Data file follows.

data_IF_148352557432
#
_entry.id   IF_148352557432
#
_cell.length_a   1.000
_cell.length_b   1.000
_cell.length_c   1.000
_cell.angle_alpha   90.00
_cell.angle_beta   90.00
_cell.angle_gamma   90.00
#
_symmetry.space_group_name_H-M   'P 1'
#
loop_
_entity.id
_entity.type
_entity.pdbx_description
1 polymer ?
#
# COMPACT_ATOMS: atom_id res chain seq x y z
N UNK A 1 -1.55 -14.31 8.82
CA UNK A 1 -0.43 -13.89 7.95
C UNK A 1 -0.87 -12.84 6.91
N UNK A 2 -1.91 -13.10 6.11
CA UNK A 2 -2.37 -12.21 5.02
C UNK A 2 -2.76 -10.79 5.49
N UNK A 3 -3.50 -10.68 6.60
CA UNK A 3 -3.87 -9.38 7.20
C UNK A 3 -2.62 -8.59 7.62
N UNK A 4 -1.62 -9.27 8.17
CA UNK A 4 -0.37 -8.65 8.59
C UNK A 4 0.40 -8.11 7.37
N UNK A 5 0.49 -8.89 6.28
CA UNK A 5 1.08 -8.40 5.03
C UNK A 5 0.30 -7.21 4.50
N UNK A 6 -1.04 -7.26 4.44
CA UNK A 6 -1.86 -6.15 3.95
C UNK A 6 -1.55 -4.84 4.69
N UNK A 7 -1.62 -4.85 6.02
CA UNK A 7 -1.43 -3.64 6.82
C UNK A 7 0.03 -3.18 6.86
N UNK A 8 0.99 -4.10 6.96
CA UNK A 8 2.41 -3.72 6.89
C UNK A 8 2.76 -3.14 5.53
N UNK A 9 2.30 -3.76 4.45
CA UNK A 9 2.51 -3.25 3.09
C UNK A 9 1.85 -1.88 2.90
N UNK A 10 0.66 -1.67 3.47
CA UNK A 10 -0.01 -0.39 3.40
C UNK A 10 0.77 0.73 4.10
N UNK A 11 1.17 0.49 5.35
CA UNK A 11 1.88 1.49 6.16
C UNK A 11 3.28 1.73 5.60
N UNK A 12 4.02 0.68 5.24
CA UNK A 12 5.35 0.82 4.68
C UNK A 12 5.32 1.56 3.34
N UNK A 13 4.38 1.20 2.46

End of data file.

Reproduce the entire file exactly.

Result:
data_IF_148352557432
#
_entry.id   IF_148352557432
#
_cell.length_a   1.000
_cell.length_b   1.000
_cell.length_c   1.000
_cell.angle_alpha   90.00
_cell.angle_beta   90.00
_cell.angle_gamma   90.00
#
_symmetry.space_group_name_H-M   'P 1'
#
loop_
_entity.id
_entity.type
_entity.pdbx_description
1 polymer ?
#
# COMPACT_ATOMS: atom_id res chain seq x y z
N UNK A 1 -1.55 -14.31 8.82
CA UNK A 1 -0.43 -13.89 7.95
C UNK A 1 -0.87 -12.84 6.91
N UNK A 2 -1.91 -13.10 6.11
CA UNK A 2 -2.37 -12.21 5.02
C UNK A 2 -2.76 -10.79 5.49
N UNK A 3 -3.50 -10.68 6.60
CA UNK A 3 -3.87 -9.38 7.20
C UNK A 3 -2.62 -8.59 7.62
N UNK A 4 -1.62 -9.27 8.17
CA UNK A 4 -0.37 -8.65 8.59
C UNK A 4 0.40 -8.11 7.37
N UNK A 5 0.49 -8.89 6.28
CA UNK A 5 1.08 -8.40 5.03
C UNK A 5 0.30 -7.21 4.50
N UNK A 6 -1.04 -7.26 4.44
CA UNK A 6 -1.86 -6.15 3.95
C UNK A 6 -1.55 -4.84 4.69
N UNK A 7 -1.62 -4.85 6.02
CA UNK A 7 -1.43 -3.64 6.82
C UNK A 7 0.03 -3.18 6.86
N UNK A 8 0.99 -4.10 6.96
CA UNK A 8 2.41 -3.72 6.89
C UNK A 8 2.76 -3.14 5.53
N UNK A 9 2.30 -3.76 4.45
CA UNK A 9 2.51 -3.25 3.09
C UNK A 9 1.85 -1.88 2.90
N UNK A 10 0.66 -1.67 3.47
CA UNK A 10 -0.01 -0.39 3.40
C UNK A 10 0.77 0.73 4.10
N UNK A 11 1.17 0.49 5.35
CA UNK A 11 1.88 1.49 6.16
C UNK A 11 3.28 1.73 5.60
N UNK A 12 4.02 0.68 5.24
CA UNK A 12 5.35 0.82 4.68
C UNK A 12 5.32 1.56 3.34
N UNK A 13 4.38 1.20 2.46